David Lynch's collaborators tease the limited event series in exclusive interviews with EW
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“Twin Peaks is a mystery that holds other mysteries,” says David Lynch when asked to sum up his legendary TV creation in a sentence. So it’s fitting that he wants to keep Showtime’s forthcoming revival of the cult classic as Laura Palmer as possible: wrapped in plastic and full of secrets. He’s doing it for your own good, you know! “People want to know right up until they know, and then they don’t care,” the director tells EW. “It’s really beautiful and you go into another world not knowing what you’re going to find.”
Still, we can tell you some stuff. The 18-hour limited event series is “a feature film in 18 parts,” says Lynch, who wrote the script with Twin Peaks co-creator Mark Frost over a period of three years and shot for 142 days over seven months, but not on Saturdays and Sundays. (Lynch doesn’t do weekends.) The script started in the area of 400-500 pages, but it grew during pre-production, and more so during production, as the cast kept expanding. Lynch used digital cameras for the shoot. “Film is organic, it’s beautiful, no two ways about it, it has a quality that I don’t think has been surpassed, but there’s so many drawbacks to it,” says Lynch, whose movies include lovingly crafted celluloid masterpieces like Eraserhead, The Elephant Man, and Blue Velvet. “Digital has gotten to a good point where you can get a pretty beautiful thing, and there’s a million things you can do with it. And even if you shoot on film, you’re going to end up transferring it onto a digital format eventually. So digital is pretty beautiful, and it assures you you’re going to have a chance of everybody seeing the same thing.”
Watch the cast discuss the show’s odd universe and the upcoming revival in the new People/Entertainment Weekly Network (PEN) special EW Reunites: Twin Peaks here, or download the free app on your Smart TV, mobile and web devices.
Angelo Badalamenti, a frequent Lynch collaborator who did the music for the original Twin Peaks, is doing the music for the revival. Lynch is a musician himself, and he plays a mean, home-made guitar. When I asked him if he’ll be playing on the soundtrack, he said no, but then his producing partner, Sabrina S. Sutherland, corrected him. “There are a couple things.”
“There are?” he asked.
“Yes, there are,” she said.
He shrugged. “Okay, then maybe I did.”
Here are some other things that might be true about Twin Peaks:
1. Everyone in Hollywood is in it.
Okay, that’s not true at all, but it sure feels like it. There are 217 people in the cast, including most of the original cast. Notable omissions include Lara Flynn Boyle (Donna), Moira Kelly (who played Donna in the Twin Peaks: Fire Walk with Me movie), Michael Ontkean (Sheriff Harry S. Truman), Joan Chen (Josie Packard), and Piper Laurie (Catherine Martell ). Jack Nance, a longtime Lynch player (Eraserhead) who played Pete Martell, and Frank Silva, the set dresser whom Lynch famously cast on the fly to play BOB, passed away before the project was conceived. Notable newcomers including Laura Dern, Naomi Watts, Jennifer Jason Leigh, Monica Bellucci, Michael Cera, James Belushi, Tim Roth, Robert Forster, Pearl Jam frontman Eddie Vedder, and more. Lynch won’t say who the newbies will be playing, and it’s quite possible many will have blink-and-you’ll-miss-them cameos. The way some actors tell it, it sounds like some people called up, asked if they could be in the show, and Lynch said, “You bet!” Says Kyle MacLachlan: “I would hear stories from them about how they were heavily influenced by Twin Peaks, and so they wanted to be part of the new series, even if it was just one day of shooting. For others, it was about working with David because he is so phenomenal. It just kept growing.” Asked who Vedder plays, MacLachlan says: “You know, I didn’t know Eddie was there. But I think he sings.”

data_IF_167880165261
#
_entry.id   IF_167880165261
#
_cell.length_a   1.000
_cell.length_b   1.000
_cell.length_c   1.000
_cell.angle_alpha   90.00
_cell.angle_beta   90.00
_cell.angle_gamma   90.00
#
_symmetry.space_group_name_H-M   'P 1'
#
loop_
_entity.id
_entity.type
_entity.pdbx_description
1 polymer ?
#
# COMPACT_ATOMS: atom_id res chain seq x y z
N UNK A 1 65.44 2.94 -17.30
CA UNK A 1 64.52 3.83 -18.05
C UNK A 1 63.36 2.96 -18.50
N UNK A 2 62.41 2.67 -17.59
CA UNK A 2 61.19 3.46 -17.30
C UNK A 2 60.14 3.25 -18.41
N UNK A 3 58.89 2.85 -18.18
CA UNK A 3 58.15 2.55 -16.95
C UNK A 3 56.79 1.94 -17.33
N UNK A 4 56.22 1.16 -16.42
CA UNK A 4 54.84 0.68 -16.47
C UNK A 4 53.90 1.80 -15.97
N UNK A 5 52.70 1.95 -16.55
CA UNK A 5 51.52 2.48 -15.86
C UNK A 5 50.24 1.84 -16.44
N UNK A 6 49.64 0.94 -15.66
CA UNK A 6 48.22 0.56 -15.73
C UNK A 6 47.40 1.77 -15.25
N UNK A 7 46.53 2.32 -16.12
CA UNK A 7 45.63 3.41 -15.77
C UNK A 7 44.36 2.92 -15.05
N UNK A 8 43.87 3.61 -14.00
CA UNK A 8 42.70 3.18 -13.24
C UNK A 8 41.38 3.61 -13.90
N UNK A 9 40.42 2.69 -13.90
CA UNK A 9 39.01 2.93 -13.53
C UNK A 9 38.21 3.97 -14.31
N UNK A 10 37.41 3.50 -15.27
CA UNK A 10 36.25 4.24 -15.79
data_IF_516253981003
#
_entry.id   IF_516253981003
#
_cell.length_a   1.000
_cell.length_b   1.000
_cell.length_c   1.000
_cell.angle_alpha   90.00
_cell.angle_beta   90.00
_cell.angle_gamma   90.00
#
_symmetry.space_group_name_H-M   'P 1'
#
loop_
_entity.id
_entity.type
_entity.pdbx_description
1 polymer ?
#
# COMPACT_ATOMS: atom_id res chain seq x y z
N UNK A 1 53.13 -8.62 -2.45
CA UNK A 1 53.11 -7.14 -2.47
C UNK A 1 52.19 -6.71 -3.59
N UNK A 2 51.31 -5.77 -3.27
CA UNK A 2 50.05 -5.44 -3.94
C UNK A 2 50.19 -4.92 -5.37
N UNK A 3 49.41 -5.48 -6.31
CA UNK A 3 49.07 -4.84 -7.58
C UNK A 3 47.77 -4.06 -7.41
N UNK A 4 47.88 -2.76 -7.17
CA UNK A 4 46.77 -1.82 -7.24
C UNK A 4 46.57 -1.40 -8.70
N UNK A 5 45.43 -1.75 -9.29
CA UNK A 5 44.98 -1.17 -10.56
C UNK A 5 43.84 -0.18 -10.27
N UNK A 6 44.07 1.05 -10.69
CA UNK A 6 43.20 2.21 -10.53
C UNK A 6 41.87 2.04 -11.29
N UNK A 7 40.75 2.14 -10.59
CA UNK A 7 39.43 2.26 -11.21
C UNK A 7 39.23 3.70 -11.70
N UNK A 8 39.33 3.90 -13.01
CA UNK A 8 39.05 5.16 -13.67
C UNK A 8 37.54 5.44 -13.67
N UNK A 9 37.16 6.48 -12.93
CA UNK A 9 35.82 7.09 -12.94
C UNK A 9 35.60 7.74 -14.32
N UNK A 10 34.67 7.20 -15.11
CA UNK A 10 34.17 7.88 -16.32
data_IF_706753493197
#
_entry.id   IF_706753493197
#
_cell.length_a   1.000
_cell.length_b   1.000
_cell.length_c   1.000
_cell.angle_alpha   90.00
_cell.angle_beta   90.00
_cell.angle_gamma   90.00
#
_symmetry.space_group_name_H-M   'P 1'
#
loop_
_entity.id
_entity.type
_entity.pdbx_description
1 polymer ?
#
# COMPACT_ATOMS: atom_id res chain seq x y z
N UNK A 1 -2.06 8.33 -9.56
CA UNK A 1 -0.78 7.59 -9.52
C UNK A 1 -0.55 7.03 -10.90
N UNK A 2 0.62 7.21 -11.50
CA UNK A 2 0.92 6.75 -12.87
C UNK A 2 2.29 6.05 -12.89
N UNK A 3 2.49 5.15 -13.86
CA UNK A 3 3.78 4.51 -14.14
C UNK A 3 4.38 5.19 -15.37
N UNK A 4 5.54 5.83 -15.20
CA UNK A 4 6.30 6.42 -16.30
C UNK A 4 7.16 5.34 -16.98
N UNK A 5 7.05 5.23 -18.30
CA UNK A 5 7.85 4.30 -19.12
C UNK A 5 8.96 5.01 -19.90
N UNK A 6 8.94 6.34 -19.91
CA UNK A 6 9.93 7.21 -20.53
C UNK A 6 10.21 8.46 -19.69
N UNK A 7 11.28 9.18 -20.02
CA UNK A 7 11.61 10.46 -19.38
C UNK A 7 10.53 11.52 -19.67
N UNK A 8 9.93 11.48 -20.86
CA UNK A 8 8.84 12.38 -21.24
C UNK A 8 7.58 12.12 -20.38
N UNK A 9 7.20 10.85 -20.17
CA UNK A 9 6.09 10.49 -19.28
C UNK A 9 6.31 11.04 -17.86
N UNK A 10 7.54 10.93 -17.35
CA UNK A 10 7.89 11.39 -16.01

2. That fan theory you like might be true. Or not.
In the season 2 finale of Twin Peaks, which ended up being the series finale of the show, Agent Cooper enters The Black Lodge and encounters the specter of Laura Palmer (Sheryl Lee). “I’ll see you again 25 years,” she says. Then, after adding, “Meanwhile…,” she strikes a vogue pose and freezes. The popular theory among fans is that the revival — which arrives nearly 26 years after the last episode aired — will retroactively turn the line into a prophecy. Put another way: The new Twin Peaks will be set in the present. Frost said as much in the early press about the project, and if you look at EW’s first look photos from the production, you’ll see there’s no attempt to make the actors look anything any younger than they are. (Although we think it’s odd that many of them still dress as they did back in the day.) But the official word from Lynch — clearly the lead creative pilot on the revival — is that you shouldn’t assume anything about what you’ll see on screen. He won’t even confirm that the original cast will actually be playing their original characters in any real way, except for one: Kyle MacLachlan will reprise his role as FBI Agent Dale Cooper. Lynch himself will be in it, playing Cooper’s boss Gordon Cole, or some version of him. “Gordon is a fantastic person,” is all Lynch will say about the character. What’s it like directing himself? Lynch laughs. “Gordon doesn’t need much direction,” he says.